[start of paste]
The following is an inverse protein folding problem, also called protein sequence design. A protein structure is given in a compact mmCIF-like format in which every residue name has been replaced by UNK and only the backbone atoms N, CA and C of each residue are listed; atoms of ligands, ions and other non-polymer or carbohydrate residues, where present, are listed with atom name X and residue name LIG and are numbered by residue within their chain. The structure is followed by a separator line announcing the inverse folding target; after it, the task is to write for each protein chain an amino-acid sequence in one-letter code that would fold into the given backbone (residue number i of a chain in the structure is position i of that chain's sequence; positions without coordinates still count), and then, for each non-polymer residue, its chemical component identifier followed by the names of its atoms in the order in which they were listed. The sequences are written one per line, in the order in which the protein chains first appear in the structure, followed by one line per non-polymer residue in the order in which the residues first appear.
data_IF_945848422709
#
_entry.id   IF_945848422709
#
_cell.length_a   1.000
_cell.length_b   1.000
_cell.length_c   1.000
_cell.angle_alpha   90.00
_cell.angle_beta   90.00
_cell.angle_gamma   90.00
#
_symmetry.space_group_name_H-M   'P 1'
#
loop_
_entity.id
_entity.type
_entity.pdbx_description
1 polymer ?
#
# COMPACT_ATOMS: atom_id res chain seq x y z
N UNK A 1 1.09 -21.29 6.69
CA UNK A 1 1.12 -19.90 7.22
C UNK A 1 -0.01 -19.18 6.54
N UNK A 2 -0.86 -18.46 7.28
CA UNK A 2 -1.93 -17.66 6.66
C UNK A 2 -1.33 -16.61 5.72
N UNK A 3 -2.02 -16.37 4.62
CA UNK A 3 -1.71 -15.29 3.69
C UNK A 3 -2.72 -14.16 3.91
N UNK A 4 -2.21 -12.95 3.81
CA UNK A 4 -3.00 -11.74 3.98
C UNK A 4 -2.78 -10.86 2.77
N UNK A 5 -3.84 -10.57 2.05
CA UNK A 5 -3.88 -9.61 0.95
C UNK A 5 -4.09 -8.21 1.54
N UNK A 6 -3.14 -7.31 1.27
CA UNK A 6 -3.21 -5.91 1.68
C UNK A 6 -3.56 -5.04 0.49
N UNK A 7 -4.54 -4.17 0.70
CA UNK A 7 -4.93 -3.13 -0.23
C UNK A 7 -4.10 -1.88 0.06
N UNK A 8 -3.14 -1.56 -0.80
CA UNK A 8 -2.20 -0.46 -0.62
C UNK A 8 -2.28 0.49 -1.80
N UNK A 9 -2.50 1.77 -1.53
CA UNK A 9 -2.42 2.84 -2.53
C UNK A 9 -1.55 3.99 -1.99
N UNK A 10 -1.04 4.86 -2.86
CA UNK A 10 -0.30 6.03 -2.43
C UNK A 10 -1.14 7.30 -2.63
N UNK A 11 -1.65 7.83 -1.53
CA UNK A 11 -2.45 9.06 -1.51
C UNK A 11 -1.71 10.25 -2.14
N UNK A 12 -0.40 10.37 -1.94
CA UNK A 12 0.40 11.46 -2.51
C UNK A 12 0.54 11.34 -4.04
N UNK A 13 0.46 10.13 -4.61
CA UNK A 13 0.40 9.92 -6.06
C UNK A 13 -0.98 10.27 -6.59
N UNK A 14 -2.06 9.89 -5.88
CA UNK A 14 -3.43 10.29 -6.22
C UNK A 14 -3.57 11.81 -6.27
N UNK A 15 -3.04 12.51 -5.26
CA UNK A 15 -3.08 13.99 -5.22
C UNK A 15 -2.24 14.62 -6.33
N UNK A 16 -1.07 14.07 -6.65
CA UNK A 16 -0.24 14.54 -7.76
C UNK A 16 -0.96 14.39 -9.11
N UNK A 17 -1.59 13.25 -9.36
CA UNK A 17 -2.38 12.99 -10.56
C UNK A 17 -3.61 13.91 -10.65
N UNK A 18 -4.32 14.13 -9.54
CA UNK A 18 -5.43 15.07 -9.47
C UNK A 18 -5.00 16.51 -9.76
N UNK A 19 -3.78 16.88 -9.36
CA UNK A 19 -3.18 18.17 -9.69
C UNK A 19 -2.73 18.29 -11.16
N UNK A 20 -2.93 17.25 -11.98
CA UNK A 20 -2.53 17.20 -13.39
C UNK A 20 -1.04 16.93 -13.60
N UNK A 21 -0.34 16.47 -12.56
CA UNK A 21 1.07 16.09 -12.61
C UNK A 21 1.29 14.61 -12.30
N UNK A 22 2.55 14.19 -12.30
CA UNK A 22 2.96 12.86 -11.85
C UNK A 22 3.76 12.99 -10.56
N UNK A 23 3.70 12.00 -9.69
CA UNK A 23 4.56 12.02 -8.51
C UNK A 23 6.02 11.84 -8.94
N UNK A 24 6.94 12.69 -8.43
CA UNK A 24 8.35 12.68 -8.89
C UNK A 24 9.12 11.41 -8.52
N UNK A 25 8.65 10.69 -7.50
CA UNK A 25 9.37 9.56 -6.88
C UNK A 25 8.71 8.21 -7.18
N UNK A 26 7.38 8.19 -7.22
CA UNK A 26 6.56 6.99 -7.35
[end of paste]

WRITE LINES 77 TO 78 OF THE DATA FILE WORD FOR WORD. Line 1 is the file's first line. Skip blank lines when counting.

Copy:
CA UNK A 19 -3.18 18.17 -9.69
C UNK A 19 -2.73 18.29 -11.16